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Garlic

February 1, 2010

My garden gets little sun. Only in the afternoon does the sun heave around to the west and cast a few barely warm photons over the garden steps: the small raised beds sleep the winter away in frigid shade. The recent snows persevered on the beds long after the thaw: over breakfasts, I could glance through the windows to see a thick blanket covering the recently planted garlic.

Now stripped of their covers, I finally made the effort to put on some shoes, go outside and look. From the damp, papery skins have burst forth firm, deep green spears, a statement of intent for the growing season ahead. 

Although it is still early, I cannot help but close my eyes and dream of these spears shooting skywards and exploding like a firework into a vivid purple flower head. With any luck, these cold days will ensure fat bulbs come June: fat bulbs to be laid out to dry on rusting steel steps behind the kitchen; to be tied up in a string and hung where the remains of last year’s shallots are; to be roasted whole until the little nuggets of sticky garlic caramel can be popped out with the back of a knife and smeared over bruschetta, eating in the garden under the full heat of the midsummer sun.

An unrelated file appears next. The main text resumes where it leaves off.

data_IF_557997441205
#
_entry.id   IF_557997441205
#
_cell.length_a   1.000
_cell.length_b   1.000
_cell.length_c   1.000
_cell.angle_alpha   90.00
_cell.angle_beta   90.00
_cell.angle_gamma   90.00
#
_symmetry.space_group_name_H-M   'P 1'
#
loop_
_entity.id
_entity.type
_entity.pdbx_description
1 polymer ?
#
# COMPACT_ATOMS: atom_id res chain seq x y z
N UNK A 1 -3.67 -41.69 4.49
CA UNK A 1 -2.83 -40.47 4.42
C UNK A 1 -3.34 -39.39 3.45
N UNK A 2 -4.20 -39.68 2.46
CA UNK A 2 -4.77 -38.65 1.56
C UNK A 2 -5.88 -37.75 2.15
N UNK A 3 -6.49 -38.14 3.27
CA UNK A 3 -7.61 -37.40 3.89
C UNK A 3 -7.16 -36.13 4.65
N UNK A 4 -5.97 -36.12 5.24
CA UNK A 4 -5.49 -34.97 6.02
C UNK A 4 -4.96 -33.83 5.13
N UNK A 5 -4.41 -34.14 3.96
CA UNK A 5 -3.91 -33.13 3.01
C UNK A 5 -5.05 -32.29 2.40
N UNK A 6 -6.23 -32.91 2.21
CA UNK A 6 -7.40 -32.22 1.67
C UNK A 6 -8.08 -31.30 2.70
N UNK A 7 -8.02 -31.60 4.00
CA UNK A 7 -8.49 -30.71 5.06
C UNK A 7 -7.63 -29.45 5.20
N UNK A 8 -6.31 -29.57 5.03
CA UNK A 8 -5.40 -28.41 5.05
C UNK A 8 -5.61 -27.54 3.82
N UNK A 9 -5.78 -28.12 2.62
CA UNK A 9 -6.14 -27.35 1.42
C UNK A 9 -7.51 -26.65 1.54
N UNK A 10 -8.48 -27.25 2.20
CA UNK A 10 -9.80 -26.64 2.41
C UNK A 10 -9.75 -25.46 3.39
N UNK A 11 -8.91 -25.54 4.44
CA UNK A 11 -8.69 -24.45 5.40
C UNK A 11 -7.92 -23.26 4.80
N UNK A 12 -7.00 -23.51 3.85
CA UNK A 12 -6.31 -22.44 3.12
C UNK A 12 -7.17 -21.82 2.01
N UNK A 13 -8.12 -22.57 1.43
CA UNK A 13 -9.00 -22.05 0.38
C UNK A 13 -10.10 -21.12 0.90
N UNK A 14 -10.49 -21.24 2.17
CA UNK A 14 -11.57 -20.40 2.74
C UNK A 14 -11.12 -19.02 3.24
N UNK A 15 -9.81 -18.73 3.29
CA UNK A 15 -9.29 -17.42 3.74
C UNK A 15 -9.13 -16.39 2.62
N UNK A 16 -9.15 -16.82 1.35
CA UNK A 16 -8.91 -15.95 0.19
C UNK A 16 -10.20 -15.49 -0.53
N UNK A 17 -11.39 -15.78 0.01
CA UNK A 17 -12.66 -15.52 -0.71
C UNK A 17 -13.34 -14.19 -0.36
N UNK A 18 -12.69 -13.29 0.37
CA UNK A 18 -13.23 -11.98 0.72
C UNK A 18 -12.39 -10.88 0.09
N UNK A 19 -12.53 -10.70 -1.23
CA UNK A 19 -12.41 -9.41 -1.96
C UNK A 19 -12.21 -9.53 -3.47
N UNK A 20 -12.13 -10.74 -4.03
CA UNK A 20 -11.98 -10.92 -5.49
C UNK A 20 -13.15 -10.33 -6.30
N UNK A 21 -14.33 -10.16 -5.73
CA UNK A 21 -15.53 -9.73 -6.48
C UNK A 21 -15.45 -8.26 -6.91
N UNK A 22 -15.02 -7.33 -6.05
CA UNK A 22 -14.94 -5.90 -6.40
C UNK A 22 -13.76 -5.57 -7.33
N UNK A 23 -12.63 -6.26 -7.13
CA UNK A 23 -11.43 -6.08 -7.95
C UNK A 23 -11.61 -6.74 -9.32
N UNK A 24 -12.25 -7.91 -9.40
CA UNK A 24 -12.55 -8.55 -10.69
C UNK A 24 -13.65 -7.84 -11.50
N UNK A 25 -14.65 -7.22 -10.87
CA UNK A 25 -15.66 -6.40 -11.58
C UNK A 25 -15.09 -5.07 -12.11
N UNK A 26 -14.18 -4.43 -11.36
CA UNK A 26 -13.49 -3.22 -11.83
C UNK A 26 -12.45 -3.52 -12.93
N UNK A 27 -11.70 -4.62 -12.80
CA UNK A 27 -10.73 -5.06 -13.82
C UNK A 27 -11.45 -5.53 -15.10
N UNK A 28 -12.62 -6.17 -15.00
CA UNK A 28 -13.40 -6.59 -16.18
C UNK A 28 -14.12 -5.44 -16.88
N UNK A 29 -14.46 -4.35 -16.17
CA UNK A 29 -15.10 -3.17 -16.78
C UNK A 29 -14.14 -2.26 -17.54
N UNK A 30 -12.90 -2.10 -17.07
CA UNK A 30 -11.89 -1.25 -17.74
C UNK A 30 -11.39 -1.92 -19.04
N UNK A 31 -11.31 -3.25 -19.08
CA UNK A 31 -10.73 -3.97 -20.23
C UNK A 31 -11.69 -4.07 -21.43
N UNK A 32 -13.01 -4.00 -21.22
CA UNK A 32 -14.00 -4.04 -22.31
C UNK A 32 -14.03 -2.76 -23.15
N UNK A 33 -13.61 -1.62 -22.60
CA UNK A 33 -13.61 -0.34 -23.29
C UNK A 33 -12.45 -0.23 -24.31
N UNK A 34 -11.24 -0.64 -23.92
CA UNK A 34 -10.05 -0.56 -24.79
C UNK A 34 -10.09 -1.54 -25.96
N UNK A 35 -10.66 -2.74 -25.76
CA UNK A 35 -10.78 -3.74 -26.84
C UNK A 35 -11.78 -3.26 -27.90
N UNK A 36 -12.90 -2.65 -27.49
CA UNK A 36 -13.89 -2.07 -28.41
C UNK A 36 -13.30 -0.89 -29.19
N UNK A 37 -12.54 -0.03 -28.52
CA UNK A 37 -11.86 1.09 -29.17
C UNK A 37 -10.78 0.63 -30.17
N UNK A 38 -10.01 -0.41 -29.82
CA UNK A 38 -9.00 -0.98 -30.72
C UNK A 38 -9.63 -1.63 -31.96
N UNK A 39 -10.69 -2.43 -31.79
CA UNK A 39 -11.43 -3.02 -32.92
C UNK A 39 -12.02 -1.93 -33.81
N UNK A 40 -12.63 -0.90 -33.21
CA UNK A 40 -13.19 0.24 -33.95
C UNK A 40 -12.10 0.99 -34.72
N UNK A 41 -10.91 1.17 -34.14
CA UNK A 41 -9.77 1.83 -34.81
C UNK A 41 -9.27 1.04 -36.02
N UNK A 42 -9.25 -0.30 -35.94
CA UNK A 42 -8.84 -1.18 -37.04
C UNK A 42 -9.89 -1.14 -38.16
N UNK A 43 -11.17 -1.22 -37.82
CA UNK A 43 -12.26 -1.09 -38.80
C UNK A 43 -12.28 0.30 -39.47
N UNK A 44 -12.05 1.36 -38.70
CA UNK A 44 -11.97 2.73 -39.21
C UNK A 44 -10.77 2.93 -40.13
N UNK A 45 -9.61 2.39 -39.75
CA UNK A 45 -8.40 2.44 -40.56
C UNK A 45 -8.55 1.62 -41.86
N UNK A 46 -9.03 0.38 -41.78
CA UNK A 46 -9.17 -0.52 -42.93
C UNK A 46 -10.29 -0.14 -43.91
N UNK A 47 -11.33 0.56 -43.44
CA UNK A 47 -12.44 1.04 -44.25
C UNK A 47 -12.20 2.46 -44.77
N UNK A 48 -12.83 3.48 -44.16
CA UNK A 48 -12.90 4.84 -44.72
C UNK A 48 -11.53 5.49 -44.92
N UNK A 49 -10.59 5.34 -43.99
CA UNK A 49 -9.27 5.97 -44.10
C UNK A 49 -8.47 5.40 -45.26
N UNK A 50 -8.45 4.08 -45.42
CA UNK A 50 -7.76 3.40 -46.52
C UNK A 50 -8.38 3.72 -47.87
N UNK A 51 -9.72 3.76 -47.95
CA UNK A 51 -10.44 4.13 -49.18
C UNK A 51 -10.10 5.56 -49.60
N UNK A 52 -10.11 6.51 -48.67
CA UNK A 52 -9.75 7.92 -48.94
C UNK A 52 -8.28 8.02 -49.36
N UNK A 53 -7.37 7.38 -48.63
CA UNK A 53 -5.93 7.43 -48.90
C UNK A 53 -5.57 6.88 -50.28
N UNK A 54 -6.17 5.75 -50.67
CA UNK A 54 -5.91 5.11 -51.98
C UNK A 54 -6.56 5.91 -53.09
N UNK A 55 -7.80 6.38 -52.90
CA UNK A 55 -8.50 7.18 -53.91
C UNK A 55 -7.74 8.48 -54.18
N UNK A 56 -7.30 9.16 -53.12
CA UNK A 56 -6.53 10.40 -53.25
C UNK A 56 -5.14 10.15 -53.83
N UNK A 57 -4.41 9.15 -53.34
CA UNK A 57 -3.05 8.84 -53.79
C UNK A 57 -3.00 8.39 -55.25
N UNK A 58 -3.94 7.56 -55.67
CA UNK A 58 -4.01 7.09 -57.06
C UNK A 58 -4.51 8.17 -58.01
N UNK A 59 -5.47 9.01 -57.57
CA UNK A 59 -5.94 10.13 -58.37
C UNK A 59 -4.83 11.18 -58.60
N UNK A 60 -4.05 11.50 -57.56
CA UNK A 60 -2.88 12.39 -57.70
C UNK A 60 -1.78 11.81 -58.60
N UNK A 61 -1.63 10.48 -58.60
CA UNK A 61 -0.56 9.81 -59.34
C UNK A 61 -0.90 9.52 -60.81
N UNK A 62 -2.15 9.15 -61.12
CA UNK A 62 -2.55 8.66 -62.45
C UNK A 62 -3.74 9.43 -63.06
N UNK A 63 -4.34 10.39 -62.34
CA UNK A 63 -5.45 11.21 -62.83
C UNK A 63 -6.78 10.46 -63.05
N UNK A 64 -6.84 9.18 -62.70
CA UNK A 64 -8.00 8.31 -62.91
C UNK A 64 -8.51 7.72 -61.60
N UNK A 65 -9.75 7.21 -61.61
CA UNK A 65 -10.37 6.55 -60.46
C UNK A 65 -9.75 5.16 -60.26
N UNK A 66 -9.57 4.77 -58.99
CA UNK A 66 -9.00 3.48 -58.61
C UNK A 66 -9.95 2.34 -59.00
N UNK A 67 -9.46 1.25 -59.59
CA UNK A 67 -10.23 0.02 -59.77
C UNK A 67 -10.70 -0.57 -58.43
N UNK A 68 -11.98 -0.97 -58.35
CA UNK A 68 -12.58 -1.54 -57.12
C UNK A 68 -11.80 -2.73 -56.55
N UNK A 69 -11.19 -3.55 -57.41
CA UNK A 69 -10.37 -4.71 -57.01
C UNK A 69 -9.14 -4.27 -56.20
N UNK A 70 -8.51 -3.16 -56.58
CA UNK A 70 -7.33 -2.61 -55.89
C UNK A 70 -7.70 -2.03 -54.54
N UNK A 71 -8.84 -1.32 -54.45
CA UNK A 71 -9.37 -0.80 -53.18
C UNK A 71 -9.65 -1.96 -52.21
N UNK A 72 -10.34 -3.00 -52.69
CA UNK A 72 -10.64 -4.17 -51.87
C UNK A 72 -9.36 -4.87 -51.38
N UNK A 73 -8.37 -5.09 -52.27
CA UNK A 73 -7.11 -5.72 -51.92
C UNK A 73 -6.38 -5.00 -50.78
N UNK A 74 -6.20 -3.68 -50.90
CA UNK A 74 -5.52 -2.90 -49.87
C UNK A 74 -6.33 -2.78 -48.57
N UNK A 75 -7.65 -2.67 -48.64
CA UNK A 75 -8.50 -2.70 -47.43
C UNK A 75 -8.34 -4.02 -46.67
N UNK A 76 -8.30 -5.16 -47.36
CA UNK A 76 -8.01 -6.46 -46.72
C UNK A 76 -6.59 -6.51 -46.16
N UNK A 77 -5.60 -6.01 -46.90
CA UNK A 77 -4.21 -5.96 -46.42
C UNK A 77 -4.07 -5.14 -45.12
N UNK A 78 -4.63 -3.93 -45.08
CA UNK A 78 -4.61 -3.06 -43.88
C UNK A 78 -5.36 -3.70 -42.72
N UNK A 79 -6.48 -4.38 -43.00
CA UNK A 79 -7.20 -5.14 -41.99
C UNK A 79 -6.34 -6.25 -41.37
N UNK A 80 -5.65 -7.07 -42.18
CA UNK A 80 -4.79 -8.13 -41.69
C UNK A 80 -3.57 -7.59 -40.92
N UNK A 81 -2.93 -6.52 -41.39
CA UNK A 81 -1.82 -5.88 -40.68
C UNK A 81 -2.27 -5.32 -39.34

They may only be the smallest signs of growth, but they are the start of a process: the first inches of green in the new season. I can’t help but dream of the good things that will be happening by the time the garlic explodes into flower: fresh peppery salads; new potatoes; French beans weaving up the garden steps; lush, acrid basil; the crisp snap of a mange tout.

Winter, I do love you, but I’m ready to let go now – I’ve moved on and I need the gentle warmth and unfurling excitement of spring.

It’s not you, it’s me.

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